A common strategy used to differentiate the “process” in the classroom is by moving the classroom from being instructor-centered to student-centered. In the more traditional instructor-centered learning environment, the instructor is the center of the learning experience and he or she takes the “active” role of teaching, while the students assume a more “passive” or receptive role. In contrast, in the student-centered learning environment, the interests of the students take center stage and students take on more “active” roles in their education experiences.


At our department Assessment Day on August 10, 2018, we shared our findings and Aha! moments with our reading colleagues. We shared a webinar on Digital Literacy that stressed the importance and need to intentionally teach students the difference in navigating print vs. online text. The main takeaway from this grant was confirmation that the instructional tools we are using are helping students be successful. We are grateful for the opportunity to delve deeper into the data and information we collect for instructional design that helps close the assessment loop. Our results point to the effectiveness of MyReadingLab for our reading students.

MyReadingLab gives us the platform to be student-centered and to differentiate instruction. Reading faculty have developed reports and other materials to give students an understanding of their progress and growth in reading skills and applications. The record-keeping also helps students stay interested because they want to see how they are doing. Students respond with positive feedback (sampling from fall 2017 and spring 2018):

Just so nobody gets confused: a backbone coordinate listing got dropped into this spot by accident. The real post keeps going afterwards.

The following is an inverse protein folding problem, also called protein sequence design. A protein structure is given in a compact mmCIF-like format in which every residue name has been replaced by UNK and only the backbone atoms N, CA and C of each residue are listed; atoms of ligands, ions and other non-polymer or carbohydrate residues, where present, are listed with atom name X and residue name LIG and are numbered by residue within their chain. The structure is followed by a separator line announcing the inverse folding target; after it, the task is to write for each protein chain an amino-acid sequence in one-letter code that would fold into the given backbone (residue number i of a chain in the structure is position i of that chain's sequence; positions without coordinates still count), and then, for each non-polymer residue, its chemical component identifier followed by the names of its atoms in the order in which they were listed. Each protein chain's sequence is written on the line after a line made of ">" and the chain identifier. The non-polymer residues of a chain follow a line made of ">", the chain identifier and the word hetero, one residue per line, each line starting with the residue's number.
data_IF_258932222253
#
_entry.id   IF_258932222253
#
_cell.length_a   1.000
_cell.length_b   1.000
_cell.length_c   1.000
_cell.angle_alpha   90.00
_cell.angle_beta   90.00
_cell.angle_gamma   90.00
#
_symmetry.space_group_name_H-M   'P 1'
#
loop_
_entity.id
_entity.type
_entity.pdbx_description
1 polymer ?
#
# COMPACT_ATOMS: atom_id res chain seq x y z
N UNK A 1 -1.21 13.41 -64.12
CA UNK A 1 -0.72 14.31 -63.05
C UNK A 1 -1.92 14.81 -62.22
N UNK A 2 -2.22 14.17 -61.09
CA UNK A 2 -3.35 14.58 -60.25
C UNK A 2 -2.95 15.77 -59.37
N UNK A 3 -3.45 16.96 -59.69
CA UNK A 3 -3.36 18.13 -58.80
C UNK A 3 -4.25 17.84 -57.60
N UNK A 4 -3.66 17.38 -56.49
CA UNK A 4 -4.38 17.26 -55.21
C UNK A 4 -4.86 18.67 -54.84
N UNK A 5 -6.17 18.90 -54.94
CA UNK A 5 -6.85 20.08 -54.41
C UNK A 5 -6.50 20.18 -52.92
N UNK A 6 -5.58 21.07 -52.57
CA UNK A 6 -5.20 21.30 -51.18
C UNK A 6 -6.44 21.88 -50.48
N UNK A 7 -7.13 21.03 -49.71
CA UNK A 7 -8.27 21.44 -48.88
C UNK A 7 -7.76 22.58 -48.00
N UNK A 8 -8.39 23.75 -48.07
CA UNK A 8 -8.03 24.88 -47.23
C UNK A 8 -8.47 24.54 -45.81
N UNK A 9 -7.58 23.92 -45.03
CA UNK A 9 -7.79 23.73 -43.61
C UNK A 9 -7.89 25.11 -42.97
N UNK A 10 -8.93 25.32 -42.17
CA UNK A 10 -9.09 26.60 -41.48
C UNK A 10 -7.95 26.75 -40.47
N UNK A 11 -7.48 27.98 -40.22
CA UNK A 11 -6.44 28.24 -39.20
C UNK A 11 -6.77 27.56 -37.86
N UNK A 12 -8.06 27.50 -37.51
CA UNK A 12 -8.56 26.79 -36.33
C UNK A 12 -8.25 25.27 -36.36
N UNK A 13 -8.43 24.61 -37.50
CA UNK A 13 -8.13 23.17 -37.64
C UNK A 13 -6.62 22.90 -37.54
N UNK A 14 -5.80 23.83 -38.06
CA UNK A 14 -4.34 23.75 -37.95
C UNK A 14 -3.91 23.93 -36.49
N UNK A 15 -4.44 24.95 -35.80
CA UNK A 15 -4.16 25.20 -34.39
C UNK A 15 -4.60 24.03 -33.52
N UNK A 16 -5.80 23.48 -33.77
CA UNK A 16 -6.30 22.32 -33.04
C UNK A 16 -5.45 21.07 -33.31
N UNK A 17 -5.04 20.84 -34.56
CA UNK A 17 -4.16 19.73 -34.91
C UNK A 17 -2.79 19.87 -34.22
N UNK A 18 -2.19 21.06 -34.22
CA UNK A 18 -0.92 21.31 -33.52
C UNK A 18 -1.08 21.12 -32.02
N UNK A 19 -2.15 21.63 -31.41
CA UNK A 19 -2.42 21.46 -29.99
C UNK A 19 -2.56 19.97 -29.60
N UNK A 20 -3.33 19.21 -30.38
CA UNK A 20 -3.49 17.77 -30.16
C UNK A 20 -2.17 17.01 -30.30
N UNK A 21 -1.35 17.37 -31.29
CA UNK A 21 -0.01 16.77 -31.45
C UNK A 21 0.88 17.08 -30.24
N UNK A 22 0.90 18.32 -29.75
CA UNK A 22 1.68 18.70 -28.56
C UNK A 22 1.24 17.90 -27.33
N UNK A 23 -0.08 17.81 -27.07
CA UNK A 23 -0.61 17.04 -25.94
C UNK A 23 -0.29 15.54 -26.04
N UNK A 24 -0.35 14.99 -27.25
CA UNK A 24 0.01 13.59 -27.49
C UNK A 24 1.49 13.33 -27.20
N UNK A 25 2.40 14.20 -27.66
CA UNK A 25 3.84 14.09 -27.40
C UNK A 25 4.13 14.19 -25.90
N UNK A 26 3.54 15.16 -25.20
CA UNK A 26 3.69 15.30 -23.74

• I think that my reading lab is a great way to learn and to build up mental strength in reading. KC
  • The more I continue to improve my Lexile, the more I feel like my brain is being woken up. KK
  • My reading has improved since I started my reading lab and I use these reading exercise strategies to help me with my other classes. NT
  • …I felt confident when completing my lexile assignment. I improved by 318 points…constantly reading and involving myself in the stories I read, I believe enhanced my reading skills. VA


Collins, Lamar. Differentiated Instruction Leads to Increased Student Engagement. Innovation Abstracts. Volume XL, No. 32 | October 4, 2018 Retrieved from